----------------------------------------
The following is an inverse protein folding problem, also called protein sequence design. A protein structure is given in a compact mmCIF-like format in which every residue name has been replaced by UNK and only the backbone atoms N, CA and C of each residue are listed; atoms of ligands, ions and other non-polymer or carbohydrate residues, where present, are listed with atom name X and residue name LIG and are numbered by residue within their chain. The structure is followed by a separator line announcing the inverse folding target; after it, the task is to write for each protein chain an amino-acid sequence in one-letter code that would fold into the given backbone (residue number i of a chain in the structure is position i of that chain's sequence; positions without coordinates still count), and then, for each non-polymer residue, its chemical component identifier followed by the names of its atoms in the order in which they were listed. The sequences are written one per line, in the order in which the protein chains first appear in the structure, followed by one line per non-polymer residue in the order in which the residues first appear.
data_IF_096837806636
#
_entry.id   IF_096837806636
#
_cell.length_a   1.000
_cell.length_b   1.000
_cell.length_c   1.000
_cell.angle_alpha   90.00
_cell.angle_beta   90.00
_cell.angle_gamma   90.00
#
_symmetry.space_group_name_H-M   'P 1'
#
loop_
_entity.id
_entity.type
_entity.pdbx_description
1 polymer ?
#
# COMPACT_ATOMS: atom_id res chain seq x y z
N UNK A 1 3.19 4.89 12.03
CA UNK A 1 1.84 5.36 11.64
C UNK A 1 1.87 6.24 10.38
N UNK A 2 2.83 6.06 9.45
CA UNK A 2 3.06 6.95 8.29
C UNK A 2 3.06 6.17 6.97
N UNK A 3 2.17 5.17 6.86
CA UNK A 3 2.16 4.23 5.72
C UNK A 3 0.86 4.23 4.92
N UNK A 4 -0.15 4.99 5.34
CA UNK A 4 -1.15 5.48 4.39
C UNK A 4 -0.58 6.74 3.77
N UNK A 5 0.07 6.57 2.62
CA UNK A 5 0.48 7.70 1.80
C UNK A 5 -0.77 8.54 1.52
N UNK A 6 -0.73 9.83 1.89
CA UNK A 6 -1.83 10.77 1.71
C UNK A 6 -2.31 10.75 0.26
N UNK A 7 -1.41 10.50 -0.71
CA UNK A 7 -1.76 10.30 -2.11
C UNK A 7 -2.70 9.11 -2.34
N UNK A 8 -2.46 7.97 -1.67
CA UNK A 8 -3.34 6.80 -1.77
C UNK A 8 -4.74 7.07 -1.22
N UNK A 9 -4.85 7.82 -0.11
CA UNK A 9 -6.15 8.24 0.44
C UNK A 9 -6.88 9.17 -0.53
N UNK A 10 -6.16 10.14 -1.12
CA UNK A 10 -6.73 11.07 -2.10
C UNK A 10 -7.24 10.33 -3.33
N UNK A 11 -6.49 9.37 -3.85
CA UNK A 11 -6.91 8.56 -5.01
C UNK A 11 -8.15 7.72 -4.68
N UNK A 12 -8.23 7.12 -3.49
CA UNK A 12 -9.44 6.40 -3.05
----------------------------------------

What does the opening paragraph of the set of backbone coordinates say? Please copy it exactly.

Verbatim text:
The following is an inverse protein folding problem, also called protein sequence design. A protein structure is given in a compact mmCIF-like format in which every residue name has been replaced by UNK and only the backbone atoms N, CA and C of each residue are listed; atoms of ligands, ions and other non-polymer or carbohydrate residues, where present, are listed with atom name X and residue name LIG and are numbered by residue within their chain. The structure is followed by a separator line announcing the inverse folding target; after it, the task is to write for each protein chain an amino-acid sequence in one-letter code that would fold into the given backbone (residue number i of a chain in the structure is position i of that chain's sequence; positions without coordinates still count), and then, for each non-polymer residue, its chemical component identifier followed by the names of its atoms in the order in which they were listed. The sequences are written one per line, in the order in which the protein chains first appear in the structure, followed by one line per non-polymer residue in the order in which the residues first appear.